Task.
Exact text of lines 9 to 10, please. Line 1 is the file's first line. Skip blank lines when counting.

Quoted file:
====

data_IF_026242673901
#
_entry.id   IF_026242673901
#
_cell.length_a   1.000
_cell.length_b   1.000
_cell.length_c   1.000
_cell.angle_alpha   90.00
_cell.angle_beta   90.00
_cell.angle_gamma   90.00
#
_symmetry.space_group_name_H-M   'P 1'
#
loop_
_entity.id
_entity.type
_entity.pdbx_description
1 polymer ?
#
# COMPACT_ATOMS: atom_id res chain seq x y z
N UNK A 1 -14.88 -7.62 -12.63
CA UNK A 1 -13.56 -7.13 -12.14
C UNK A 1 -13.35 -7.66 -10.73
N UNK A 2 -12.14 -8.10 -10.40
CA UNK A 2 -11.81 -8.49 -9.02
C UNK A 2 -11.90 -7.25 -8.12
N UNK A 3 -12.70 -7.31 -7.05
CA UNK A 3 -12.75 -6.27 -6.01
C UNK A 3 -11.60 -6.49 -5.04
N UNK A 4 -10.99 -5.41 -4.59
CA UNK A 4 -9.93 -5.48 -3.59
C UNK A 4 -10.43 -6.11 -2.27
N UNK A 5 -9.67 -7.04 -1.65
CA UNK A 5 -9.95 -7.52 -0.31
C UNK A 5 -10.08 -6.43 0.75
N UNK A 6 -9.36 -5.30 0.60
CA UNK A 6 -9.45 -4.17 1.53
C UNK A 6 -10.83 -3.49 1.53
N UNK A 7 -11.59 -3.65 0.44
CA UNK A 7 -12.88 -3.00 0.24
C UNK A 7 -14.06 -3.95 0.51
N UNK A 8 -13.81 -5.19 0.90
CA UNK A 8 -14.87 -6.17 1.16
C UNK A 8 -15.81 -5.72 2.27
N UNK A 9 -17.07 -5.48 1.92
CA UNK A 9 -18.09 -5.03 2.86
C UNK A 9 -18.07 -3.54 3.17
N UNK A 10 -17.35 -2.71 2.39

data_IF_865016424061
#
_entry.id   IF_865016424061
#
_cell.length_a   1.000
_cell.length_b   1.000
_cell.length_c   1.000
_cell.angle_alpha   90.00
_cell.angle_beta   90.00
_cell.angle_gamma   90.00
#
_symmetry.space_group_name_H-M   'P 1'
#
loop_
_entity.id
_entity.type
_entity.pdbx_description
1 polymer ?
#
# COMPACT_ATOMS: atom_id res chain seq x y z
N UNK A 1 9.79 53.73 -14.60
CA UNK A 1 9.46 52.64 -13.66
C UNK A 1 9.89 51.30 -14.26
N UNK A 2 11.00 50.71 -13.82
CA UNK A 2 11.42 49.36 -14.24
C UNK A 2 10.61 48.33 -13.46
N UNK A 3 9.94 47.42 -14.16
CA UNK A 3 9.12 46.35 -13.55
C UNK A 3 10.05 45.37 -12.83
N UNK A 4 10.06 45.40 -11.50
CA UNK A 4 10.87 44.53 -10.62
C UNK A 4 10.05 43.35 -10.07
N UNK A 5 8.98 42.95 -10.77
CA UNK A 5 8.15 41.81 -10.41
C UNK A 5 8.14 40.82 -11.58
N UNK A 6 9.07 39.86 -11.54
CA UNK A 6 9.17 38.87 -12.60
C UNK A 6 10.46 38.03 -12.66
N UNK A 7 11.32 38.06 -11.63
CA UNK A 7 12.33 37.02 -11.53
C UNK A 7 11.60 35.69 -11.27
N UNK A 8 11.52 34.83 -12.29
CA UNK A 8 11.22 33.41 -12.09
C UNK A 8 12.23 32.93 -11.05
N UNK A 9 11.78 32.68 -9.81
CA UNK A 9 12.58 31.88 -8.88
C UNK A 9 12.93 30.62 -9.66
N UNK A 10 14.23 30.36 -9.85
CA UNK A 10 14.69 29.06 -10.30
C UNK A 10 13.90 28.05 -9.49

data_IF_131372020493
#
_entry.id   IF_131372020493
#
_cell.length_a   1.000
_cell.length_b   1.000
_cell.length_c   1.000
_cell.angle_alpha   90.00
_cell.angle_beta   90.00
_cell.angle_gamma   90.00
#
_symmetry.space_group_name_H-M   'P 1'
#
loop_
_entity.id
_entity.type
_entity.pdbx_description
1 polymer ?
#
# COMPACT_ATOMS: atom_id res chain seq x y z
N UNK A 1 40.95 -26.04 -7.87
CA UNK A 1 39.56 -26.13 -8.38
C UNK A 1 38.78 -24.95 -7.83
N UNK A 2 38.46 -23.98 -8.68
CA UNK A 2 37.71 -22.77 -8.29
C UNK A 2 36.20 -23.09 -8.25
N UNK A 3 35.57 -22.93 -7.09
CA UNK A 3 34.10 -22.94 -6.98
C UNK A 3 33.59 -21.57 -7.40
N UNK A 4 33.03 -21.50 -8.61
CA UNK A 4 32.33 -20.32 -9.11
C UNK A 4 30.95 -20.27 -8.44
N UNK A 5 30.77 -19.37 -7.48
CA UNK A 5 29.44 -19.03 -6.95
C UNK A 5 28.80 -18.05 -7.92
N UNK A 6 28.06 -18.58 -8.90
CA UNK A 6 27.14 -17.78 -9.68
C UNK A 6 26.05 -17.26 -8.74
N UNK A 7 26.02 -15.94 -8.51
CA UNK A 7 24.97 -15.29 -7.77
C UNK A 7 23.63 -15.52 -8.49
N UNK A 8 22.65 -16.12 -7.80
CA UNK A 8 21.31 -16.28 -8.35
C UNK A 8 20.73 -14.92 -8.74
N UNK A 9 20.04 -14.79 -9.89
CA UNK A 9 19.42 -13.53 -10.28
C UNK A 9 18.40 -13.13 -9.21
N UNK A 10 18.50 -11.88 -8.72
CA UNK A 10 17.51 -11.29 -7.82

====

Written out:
_cell.angle_beta   90.00
_cell.angle_gamma   90.00